BI’s Article search uses Boolean search capabilities. If you are not familiar with these principles, here are some quick tips.

To search specifically for more than one word, put the search term in quotation marks. For example, “workers compensation”. This will limit your search to that combination of words.

To search for a combination of terms, use quotations and the & symbol. For example, “hurricane” & “loss”.

Login Register Subscribe

Wal-Mart settles age bias, disability discrimination suit

Wal-Mart settles age bias, disability discrimination suit

A Wal-Mart Stores Inc. unit has agreed to pay $150,000 to settle an Equal Employment Opportunity Commission lawsuit in which it was charged with harassing, then firing, a Texas store manager because of his age.

The Bentonville, Arkansas-based retailer has denied the charges.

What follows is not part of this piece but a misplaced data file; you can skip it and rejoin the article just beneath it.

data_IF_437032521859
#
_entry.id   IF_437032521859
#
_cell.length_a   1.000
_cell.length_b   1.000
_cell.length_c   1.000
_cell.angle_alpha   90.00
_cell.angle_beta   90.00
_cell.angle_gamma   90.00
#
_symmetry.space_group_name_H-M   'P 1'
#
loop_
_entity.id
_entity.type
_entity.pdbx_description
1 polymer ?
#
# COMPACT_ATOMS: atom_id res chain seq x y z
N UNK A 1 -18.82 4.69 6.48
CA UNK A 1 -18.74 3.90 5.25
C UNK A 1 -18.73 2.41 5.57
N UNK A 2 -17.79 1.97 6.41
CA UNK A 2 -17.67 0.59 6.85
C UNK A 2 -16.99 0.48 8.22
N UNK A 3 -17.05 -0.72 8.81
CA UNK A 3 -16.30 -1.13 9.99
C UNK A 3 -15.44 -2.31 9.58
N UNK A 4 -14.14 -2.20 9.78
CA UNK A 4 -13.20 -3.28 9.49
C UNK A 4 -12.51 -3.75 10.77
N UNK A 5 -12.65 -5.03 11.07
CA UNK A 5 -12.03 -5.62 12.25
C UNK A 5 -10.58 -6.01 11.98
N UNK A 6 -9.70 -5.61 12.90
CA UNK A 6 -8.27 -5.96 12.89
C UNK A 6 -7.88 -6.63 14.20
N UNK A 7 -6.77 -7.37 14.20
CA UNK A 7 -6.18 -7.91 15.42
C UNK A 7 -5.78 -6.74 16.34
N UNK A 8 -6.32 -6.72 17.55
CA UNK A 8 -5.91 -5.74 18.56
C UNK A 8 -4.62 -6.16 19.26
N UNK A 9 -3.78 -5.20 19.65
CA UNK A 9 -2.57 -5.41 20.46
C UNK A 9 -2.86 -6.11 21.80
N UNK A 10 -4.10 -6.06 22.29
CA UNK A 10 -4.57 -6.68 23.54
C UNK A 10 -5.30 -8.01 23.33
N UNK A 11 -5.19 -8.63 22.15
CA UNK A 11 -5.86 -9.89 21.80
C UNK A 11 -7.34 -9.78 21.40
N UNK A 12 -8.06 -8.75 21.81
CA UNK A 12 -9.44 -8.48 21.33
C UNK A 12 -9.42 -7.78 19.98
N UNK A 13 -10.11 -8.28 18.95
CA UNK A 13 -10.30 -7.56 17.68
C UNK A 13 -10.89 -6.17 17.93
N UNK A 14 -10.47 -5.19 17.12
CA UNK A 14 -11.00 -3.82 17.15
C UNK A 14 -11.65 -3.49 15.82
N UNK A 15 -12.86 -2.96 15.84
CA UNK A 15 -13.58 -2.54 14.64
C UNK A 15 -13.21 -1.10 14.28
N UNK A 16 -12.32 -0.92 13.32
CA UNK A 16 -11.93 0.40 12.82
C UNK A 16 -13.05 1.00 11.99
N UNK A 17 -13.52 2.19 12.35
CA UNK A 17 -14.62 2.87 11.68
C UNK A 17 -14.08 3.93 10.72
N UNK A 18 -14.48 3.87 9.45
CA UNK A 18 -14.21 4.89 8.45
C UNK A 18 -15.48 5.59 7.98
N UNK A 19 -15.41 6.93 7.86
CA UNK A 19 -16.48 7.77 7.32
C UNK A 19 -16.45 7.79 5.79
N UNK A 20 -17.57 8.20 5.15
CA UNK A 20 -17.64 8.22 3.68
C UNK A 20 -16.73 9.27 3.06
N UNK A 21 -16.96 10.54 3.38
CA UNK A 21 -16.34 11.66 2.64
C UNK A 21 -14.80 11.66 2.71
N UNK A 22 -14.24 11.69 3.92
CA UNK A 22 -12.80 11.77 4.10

The agency said last week that the supervisor of Keller, Texas store manager David Moorman frequently ridiculed him with taunts including “old man” and “old food guy.”

It said also that after being diagnosed with diabetes, Mr. Moorman requested reassignment to a store co-manager or assistant manager position, but Wal-Mart Stores Texas L.L.C. unlawfully refused this request for a reasonable accommodation and fired him. Mr. Moorman was 54, according to court papers.

Wal-Mart was charged with violating the Age Discrimination in Employment Act and the Americans with Disabilities Act. Under terms of the settlement, in addition to paying Mr. Moorman $150,000, the retailer agreed to provide ADA and ADEA training to its employees.

“Mr. Moorman was subjected to taunts and bullying from his supervisor that made his working conditions intolerable,” said EEOC Senior Trial Attorney Joel Clark, in a statement. “The EEOC remains committed to prosecuting the rights of workers through litigation in federal court.”

Wal-Mart said in a statement it “does not tolerate discrimination of any kind. We respectfully disagreed with the allegations raised by Mr. Moorman and the EEOC. We have continually maintained that we ended Mr. Moorman's employment for job performance issues, and we stand by that. We're pleased to have resolved this with the EEOC.”

Read Next